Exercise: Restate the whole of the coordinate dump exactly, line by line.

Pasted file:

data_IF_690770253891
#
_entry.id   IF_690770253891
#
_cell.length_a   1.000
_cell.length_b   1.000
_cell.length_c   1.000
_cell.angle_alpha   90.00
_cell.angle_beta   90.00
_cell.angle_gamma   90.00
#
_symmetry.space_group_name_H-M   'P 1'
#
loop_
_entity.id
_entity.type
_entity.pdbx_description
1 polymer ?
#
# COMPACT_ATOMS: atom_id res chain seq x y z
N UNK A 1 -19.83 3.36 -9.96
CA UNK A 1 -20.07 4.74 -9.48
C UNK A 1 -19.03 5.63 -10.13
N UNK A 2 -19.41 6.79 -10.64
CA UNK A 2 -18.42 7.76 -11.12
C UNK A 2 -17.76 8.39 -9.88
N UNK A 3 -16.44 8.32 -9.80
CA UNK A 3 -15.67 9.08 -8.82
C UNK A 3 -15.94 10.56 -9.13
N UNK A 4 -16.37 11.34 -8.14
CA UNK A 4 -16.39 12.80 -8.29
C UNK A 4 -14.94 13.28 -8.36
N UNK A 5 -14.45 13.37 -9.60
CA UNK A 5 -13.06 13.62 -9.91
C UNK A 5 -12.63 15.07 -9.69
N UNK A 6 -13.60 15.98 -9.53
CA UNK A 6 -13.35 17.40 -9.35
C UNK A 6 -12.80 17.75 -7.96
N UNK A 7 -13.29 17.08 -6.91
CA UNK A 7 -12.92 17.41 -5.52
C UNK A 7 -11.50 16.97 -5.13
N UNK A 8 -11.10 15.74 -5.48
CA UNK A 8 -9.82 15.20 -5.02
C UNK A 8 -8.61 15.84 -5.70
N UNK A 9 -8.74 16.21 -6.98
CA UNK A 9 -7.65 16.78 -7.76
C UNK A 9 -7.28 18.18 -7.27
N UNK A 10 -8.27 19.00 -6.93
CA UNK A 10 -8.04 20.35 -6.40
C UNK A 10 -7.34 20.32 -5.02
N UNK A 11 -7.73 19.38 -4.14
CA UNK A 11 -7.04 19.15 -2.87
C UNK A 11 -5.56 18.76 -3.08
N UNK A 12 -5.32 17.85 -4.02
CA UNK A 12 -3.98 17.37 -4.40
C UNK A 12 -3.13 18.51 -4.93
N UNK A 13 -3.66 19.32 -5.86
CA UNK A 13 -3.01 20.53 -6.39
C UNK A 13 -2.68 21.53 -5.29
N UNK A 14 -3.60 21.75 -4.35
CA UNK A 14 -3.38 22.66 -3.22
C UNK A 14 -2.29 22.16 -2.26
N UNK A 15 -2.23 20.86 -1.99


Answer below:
data_IF_690770253891
#
_entry.id   IF_690770253891
#
_cell.length_a   1.000
_cell.length_b   1.000
_cell.length_c   1.000
_cell.angle_alpha   90.00
_cell.angle_beta   90.00
_cell.angle_gamma   90.00
#
_symmetry.space_group_name_H-M   'P 1'
#
loop_
_entity.id
_entity.type
_entity.pdbx_description
1 polymer ?
#
# COMPACT_ATOMS: atom_id res chain seq x y z
N UNK A 1 -19.83 3.36 -9.96
CA UNK A 1 -20.07 4.74 -9.48
C UNK A 1 -19.03 5.63 -10.13
N UNK A 2 -19.41 6.79 -10.64
CA UNK A 2 -18.42 7.76 -11.12
C UNK A 2 -17.76 8.39 -9.88
N UNK A 3 -16.44 8.32 -9.80
CA UNK A 3 -15.67 9.08 -8.82
C UNK A 3 -15.94 10.56 -9.13
N UNK A 4 -16.37 11.34 -8.14
CA UNK A 4 -16.39 12.80 -8.29
C UNK A 4 -14.94 13.28 -8.36
N UNK A 5 -14.45 13.37 -9.60
CA UNK A 5 -13.06 13.62 -9.91
C UNK A 5 -12.63 15.07 -9.69
N UNK A 6 -13.60 15.98 -9.53
CA UNK A 6 -13.35 17.40 -9.35
C UNK A 6 -12.80 17.75 -7.96
N UNK A 7 -13.29 17.08 -6.91
CA UNK A 7 -12.92 17.41 -5.52
C UNK A 7 -11.50 16.97 -5.13
N UNK A 8 -11.10 15.74 -5.48
CA UNK A 8 -9.82 15.20 -5.02
C UNK A 8 -8.61 15.84 -5.70
N UNK A 9 -8.74 16.21 -6.98
CA UNK A 9 -7.65 16.78 -7.76
C UNK A 9 -7.28 18.18 -7.27
N UNK A 10 -8.27 19.00 -6.93
CA UNK A 10 -8.04 20.35 -6.40
C UNK A 10 -7.34 20.32 -5.02
N UNK A 11 -7.73 19.38 -4.14
CA UNK A 11 -7.04 19.15 -2.87
C UNK A 11 -5.56 18.76 -3.08
N UNK A 12 -5.32 17.85 -4.02
CA UNK A 12 -3.98 17.37 -4.40
C UNK A 12 -3.13 18.51 -4.93
N UNK A 13 -3.66 19.32 -5.86
CA UNK A 13 -3.01 20.53 -6.39
C UNK A 13 -2.68 21.53 -5.29
N UNK A 14 -3.60 21.75 -4.35
CA UNK A 14 -3.38 22.66 -3.22
C UNK A 14 -2.29 22.16 -2.26
N UNK A 15 -2.23 20.86 -1.99